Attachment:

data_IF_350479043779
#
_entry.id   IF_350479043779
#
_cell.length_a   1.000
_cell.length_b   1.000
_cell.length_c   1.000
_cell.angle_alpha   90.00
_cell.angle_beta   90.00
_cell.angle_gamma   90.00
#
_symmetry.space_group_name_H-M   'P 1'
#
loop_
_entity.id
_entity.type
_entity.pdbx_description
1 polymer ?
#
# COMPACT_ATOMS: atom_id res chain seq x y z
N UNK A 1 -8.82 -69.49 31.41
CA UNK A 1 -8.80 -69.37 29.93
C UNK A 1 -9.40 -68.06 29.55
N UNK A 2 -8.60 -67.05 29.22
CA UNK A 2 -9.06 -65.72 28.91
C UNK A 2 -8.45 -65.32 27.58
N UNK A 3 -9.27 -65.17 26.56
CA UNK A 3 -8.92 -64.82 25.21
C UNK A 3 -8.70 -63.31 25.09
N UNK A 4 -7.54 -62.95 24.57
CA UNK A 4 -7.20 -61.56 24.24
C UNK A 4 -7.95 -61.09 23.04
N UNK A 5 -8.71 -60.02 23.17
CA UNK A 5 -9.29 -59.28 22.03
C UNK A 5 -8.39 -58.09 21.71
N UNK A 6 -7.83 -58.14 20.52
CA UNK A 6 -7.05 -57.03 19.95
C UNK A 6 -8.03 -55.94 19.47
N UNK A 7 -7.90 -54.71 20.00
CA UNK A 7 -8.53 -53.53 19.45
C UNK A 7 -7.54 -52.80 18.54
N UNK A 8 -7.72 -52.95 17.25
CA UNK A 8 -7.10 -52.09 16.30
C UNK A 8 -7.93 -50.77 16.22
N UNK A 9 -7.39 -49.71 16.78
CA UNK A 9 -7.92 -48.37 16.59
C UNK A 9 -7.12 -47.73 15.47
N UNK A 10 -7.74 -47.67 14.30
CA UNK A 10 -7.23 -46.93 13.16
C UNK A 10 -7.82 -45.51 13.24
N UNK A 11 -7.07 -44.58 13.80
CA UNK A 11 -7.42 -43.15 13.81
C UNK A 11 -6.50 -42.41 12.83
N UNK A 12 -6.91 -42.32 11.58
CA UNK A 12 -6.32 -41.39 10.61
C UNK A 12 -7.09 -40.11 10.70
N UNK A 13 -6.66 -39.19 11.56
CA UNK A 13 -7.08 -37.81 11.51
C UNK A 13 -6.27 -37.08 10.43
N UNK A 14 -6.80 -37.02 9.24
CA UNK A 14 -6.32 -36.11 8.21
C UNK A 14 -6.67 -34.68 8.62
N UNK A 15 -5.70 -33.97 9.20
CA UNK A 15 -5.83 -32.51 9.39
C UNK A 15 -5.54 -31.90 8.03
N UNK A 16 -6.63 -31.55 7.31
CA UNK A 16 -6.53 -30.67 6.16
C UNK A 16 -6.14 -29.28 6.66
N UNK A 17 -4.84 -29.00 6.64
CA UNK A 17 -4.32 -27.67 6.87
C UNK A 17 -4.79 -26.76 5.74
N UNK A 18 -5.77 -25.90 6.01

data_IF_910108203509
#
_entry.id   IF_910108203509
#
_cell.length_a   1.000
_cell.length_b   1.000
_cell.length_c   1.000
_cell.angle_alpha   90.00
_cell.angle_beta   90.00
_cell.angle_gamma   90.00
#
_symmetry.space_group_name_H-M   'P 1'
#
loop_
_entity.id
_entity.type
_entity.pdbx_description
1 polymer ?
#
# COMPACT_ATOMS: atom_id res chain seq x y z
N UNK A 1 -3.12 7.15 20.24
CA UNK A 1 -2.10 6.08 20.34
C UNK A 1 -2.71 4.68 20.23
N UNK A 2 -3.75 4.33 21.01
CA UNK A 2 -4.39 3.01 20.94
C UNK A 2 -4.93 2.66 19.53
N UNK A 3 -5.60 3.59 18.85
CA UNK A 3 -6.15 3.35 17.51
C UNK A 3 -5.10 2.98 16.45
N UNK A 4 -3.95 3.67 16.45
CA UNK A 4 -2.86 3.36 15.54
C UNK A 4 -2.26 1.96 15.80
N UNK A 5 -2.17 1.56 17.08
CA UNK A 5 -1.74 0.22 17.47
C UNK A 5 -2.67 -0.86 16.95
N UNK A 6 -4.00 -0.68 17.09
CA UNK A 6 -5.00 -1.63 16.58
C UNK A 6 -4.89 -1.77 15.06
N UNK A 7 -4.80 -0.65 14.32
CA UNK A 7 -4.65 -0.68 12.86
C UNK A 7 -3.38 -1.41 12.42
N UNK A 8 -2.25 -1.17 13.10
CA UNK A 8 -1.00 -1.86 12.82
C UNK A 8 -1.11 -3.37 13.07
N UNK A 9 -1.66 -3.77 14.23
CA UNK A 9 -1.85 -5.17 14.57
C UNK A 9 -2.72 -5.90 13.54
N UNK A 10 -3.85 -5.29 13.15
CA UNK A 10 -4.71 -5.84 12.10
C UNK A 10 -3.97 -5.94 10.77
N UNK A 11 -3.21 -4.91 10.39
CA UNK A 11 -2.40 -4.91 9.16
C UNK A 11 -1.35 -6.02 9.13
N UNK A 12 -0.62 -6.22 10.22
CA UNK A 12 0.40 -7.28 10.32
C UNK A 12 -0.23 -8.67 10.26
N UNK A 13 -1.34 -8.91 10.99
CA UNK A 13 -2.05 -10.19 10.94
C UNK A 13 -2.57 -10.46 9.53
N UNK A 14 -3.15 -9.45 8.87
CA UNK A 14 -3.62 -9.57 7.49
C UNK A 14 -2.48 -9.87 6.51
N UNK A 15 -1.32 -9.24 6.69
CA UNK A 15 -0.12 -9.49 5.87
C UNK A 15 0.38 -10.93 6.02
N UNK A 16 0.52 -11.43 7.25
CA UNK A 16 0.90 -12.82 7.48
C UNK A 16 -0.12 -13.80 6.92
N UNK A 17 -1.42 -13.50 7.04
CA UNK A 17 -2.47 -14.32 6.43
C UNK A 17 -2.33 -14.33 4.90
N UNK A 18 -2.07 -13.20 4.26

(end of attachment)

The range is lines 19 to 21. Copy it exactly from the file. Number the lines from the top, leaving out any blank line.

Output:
#
# COMPACT_ATOMS: atom_id res chain seq x y z
N UNK A 1 -8.82 -69.49 31.41